What, we must ask, remains in the province of the Christian person, if we have bracketed out every aspect of his life that is in relation or in obligation to others? It would seem that Christ’s commands are still to apply when it is solely oneself who is threatened, and Luther says so. But having said this, he then immediately flip-flops and says, “It is permissible to use orderly procedure in demanding and obtaining your rights, but be careful not to have a vindictive heart.” It’s fine to use the law simply for your protection, only not for vindictivenss. “When the heart is pure, then everything is right and well done.”
So the Sermon on the Mount does not offer us instruction when it comes to living in relation to others, and, even addressing us as individuals, it should be taken only as speaking to our hearts, our intentions, not our outward actions. This is because any of our outward actions, it appears, are part of our “secular person.”:
“He lives simultaneously as a Christian toward everyone, personally suffering all sorts of things in the world, and as a secular person, maintaining, using, and performing all the functions required by the law of his territory or city, by civil law, and by domestic law....A Christian should not resist any evil; but within the limits of his office, a secular person should oppose every evil. The head of a household should not put up with insubordination or bickering among his servants. A Christian should not sue anyone, but should surrender both his coat and cloak when they are taken away from him; but a secular person should go to court if he can to protect and defend himself against some violence or outrage.”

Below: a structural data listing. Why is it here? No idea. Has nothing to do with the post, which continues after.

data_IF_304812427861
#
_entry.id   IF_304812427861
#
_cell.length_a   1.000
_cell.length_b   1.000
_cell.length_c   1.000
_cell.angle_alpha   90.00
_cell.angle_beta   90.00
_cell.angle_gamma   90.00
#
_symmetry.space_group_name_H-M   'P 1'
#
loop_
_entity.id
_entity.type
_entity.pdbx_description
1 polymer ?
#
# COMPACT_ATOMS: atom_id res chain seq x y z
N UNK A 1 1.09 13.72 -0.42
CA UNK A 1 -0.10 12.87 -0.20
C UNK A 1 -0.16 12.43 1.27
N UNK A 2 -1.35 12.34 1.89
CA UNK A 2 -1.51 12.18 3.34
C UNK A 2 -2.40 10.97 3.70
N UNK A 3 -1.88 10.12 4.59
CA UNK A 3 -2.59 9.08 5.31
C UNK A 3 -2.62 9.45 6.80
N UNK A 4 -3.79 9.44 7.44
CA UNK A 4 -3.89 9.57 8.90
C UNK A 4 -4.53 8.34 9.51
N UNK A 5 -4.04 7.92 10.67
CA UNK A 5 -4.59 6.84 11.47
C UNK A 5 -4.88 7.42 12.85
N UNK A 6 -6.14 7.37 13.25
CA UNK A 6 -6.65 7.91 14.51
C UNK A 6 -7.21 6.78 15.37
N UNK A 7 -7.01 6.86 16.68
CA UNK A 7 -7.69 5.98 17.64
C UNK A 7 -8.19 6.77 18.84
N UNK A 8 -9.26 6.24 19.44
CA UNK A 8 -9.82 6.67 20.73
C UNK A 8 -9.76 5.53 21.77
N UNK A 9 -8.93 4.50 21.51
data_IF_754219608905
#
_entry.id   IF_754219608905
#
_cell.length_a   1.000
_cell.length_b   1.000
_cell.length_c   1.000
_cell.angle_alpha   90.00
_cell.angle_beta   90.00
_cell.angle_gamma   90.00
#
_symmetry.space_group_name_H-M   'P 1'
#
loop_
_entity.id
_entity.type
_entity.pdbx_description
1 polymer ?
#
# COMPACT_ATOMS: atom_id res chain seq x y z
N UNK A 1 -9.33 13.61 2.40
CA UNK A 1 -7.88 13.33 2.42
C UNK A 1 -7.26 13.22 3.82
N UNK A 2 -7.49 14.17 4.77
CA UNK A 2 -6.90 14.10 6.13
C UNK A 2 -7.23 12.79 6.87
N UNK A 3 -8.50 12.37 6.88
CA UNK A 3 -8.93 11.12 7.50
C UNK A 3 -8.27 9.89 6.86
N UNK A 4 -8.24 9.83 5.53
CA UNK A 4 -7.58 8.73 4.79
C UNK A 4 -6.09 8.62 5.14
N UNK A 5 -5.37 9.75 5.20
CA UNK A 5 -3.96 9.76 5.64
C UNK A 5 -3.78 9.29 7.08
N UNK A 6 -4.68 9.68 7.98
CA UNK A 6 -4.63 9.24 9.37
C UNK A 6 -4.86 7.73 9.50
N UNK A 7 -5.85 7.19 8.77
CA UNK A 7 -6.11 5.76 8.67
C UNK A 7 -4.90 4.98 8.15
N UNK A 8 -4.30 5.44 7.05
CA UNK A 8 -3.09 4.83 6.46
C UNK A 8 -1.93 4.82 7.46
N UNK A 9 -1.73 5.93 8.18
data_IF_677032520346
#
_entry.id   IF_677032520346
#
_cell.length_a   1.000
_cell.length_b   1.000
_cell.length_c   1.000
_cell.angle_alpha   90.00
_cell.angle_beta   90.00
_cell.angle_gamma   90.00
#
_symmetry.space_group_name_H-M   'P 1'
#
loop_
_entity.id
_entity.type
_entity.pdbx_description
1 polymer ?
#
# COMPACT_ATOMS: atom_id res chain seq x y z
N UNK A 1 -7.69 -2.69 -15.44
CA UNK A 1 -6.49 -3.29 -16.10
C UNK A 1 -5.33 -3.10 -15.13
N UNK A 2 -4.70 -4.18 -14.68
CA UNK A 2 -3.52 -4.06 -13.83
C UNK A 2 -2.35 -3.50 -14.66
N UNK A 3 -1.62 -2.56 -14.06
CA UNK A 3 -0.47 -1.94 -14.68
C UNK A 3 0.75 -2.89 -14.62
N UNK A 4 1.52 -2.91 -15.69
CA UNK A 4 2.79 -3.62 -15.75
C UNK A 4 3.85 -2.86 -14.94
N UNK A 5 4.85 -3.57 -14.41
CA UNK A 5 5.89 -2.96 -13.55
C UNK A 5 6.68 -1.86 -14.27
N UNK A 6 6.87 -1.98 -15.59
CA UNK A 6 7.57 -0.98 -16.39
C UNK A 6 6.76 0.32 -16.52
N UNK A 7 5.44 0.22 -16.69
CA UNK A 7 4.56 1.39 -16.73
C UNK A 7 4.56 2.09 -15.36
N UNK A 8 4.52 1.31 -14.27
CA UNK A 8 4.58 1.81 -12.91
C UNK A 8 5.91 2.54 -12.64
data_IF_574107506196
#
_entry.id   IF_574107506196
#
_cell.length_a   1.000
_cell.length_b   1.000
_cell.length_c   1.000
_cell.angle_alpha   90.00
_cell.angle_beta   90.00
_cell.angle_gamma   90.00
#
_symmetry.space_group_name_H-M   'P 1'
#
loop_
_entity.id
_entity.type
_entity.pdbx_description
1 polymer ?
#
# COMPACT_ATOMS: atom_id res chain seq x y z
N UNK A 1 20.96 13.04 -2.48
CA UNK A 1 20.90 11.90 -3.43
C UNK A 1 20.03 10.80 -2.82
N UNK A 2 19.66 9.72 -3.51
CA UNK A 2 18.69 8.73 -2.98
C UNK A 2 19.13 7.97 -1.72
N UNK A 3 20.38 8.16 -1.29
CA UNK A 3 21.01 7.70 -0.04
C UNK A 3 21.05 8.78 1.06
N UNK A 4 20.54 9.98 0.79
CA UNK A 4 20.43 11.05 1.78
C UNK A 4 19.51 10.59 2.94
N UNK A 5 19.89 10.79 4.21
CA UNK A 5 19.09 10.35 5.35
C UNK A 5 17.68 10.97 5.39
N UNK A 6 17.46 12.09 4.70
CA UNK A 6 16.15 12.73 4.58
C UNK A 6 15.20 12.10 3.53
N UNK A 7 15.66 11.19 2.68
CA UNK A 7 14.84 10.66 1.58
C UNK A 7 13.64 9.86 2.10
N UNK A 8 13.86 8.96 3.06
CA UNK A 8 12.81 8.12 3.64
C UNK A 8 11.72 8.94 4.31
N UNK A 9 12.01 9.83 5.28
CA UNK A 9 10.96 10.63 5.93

Since we are all secular people, we should all go to court to defend ourselves, but in our hearts, we should still live as Christians. Here is an ethics that has been entirely emasculated and robbed of any livable form. Here the Catholic counsels/precepts distinction gets turned on its side, separating each individual into a spiritual person who inwardly follows the counsels--the hard teachings of Christian ethics--and outwardly follows the precepts--more basic, natural law teachings.
This is, of course, not Luther at his best, and we mustn’t imagine that Luther actually consistently applied such a bizarre and schizophrenic ethic. Nevertheless, this sort of inward/outward ethical dualism has exerted a very strong influence on Protestantism and we must be alert to its presence. A common form it takes in the modern world is in the dual standards we apply to the world of business: as a private individual, I am not greedy, nor combative, I seek peace with all men, but as a businessman, I can be a cutthroat competitor, seeking to destroy the competition and wring the last cent out of my customers, always seeking more and more profit.
For Luther, the attempt to escape the hard words of the Sermon on the Mount has led him to destroy the foundations of Christian ethics. Clearly, we need a better interpretive solution.